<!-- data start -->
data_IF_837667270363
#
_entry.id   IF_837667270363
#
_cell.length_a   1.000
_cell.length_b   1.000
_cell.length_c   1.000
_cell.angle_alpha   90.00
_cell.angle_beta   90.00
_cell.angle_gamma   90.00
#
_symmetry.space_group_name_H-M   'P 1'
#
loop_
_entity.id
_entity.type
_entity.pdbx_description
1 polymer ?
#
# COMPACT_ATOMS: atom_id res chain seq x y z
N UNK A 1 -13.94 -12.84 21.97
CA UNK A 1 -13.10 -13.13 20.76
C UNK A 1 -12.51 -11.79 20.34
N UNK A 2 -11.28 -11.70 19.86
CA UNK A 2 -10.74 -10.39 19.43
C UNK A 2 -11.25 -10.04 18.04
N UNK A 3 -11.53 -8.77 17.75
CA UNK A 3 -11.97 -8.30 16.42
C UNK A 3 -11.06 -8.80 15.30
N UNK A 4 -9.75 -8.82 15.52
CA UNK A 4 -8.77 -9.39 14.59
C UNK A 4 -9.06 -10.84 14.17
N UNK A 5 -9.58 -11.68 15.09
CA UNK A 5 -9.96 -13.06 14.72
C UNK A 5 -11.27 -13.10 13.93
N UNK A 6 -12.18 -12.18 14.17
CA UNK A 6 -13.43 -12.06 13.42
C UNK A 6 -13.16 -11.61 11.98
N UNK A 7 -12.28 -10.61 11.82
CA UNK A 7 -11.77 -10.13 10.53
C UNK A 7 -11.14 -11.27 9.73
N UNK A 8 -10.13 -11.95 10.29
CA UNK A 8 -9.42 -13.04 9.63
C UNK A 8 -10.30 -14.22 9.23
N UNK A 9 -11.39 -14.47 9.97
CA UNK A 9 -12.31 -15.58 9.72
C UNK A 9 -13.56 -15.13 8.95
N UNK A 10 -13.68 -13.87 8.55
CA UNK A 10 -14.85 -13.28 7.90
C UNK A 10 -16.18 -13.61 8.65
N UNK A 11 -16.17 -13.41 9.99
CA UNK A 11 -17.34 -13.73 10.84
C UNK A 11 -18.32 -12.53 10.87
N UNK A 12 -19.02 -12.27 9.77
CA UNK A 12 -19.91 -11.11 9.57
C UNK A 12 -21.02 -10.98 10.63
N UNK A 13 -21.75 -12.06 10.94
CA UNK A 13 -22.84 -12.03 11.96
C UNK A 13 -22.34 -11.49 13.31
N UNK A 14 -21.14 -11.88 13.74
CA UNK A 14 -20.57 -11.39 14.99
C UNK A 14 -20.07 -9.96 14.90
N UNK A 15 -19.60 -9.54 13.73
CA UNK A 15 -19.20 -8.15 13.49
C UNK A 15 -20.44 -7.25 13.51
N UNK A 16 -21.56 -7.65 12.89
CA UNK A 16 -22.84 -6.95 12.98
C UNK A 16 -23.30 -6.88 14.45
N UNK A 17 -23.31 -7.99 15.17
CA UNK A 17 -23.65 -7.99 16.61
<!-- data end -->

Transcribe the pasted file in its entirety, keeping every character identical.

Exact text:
data_IF_837667270363
#
_entry.id   IF_837667270363
#
_cell.length_a   1.000
_cell.length_b   1.000
_cell.length_c   1.000
_cell.angle_alpha   90.00
_cell.angle_beta   90.00
_cell.angle_gamma   90.00
#
_symmetry.space_group_name_H-M   'P 1'
#
loop_
_entity.id
_entity.type
_entity.pdbx_description
1 polymer ?
#
# COMPACT_ATOMS: atom_id res chain seq x y z
N UNK A 1 -13.94 -12.84 21.97
CA UNK A 1 -13.10 -13.13 20.76
C UNK A 1 -12.51 -11.79 20.34
N UNK A 2 -11.28 -11.70 19.86
CA UNK A 2 -10.74 -10.39 19.43
C UNK A 2 -11.25 -10.04 18.04
N UNK A 3 -11.53 -8.77 17.75
CA UNK A 3 -11.97 -8.30 16.42
C UNK A 3 -11.06 -8.80 15.30
N UNK A 4 -9.75 -8.82 15.52
CA UNK A 4 -8.77 -9.39 14.59
C UNK A 4 -9.06 -10.84 14.17
N UNK A 5 -9.58 -11.68 15.09
CA UNK A 5 -9.96 -13.06 14.72
C UNK A 5 -11.27 -13.10 13.93
N UNK A 6 -12.18 -12.18 14.17
CA UNK A 6 -13.43 -12.06 13.42
C UNK A 6 -13.16 -11.61 11.98
N UNK A 7 -12.28 -10.61 11.82
CA UNK A 7 -11.77 -10.13 10.53
C UNK A 7 -11.14 -11.27 9.73
N UNK A 8 -10.13 -11.95 10.29
CA UNK A 8 -9.42 -13.04 9.63
C UNK A 8 -10.30 -14.22 9.23
N UNK A 9 -11.39 -14.47 9.97
CA UNK A 9 -12.31 -15.58 9.72
C UNK A 9 -13.56 -15.13 8.95
N UNK A 10 -13.68 -13.87 8.55
CA UNK A 10 -14.85 -13.28 7.90
C UNK A 10 -16.18 -13.61 8.65
N UNK A 11 -16.17 -13.41 9.99
CA UNK A 11 -17.34 -13.73 10.84
C UNK A 11 -18.32 -12.53 10.87
N UNK A 12 -19.02 -12.27 9.77
CA UNK A 12 -19.91 -11.11 9.57
C UNK A 12 -21.02 -10.98 10.63
N UNK A 13 -21.75 -12.06 10.94
CA UNK A 13 -22.84 -12.03 11.96
C UNK A 13 -22.34 -11.49 13.31
N UNK A 14 -21.14 -11.88 13.74
CA UNK A 14 -20.57 -11.39 14.99
C UNK A 14 -20.07 -9.96 14.90
N UNK A 15 -19.60 -9.54 13.73
CA UNK A 15 -19.20 -8.15 13.49
C UNK A 15 -20.44 -7.25 13.51
N UNK A 16 -21.56 -7.65 12.89
CA UNK A 16 -22.84 -6.95 12.98
C UNK A 16 -23.30 -6.88 14.45
N UNK A 17 -23.31 -7.99 15.17
CA UNK A 17 -23.65 -7.99 16.61